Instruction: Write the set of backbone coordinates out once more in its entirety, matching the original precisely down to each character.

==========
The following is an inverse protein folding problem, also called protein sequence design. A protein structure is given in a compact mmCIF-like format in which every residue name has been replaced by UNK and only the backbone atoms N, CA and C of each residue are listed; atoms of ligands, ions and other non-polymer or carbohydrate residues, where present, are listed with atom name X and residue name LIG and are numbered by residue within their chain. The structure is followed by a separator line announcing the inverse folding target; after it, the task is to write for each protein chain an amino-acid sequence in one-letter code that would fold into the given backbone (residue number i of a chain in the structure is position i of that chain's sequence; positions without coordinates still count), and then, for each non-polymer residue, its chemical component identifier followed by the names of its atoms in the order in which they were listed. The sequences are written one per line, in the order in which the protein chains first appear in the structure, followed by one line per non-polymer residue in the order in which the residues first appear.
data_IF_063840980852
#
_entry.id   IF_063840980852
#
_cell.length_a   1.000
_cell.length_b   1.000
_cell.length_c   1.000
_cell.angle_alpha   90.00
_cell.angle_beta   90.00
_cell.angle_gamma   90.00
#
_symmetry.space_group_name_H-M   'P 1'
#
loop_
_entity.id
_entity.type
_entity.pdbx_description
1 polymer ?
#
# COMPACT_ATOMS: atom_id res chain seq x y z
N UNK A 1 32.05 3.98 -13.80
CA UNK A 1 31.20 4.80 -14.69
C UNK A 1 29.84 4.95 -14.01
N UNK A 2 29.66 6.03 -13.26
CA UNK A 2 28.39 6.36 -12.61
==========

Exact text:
The following is an inverse protein folding problem, also called protein sequence design. A protein structure is given in a compact mmCIF-like format in which every residue name has been replaced by UNK and only the backbone atoms N, CA and C of each residue are listed; atoms of ligands, ions and other non-polymer or carbohydrate residues, where present, are listed with atom name X and residue name LIG and are numbered by residue within their chain. The structure is followed by a separator line announcing the inverse folding target; after it, the task is to write for each protein chain an amino-acid sequence in one-letter code that would fold into the given backbone (residue number i of a chain in the structure is position i of that chain's sequence; positions without coordinates still count), and then, for each non-polymer residue, its chemical component identifier followed by the names of its atoms in the order in which they were listed. The sequences are written one per line, in the order in which the protein chains first appear in the structure, followed by one line per non-polymer residue in the order in which the residues first appear.
data_IF_063840980852
#
_entry.id   IF_063840980852
#
_cell.length_a   1.000
_cell.length_b   1.000
_cell.length_c   1.000
_cell.angle_alpha   90.00
_cell.angle_beta   90.00
_cell.angle_gamma   90.00
#
_symmetry.space_group_name_H-M   'P 1'
#
loop_
_entity.id
_entity.type
_entity.pdbx_description
1 polymer ?
#
# COMPACT_ATOMS: atom_id res chain seq x y z
N UNK A 1 32.05 3.98 -13.80
CA UNK A 1 31.20 4.80 -14.69
C UNK A 1 29.84 4.95 -14.01
N UNK A 2 29.66 6.03 -13.26
CA UNK A 2 28.39 6.36 -12.61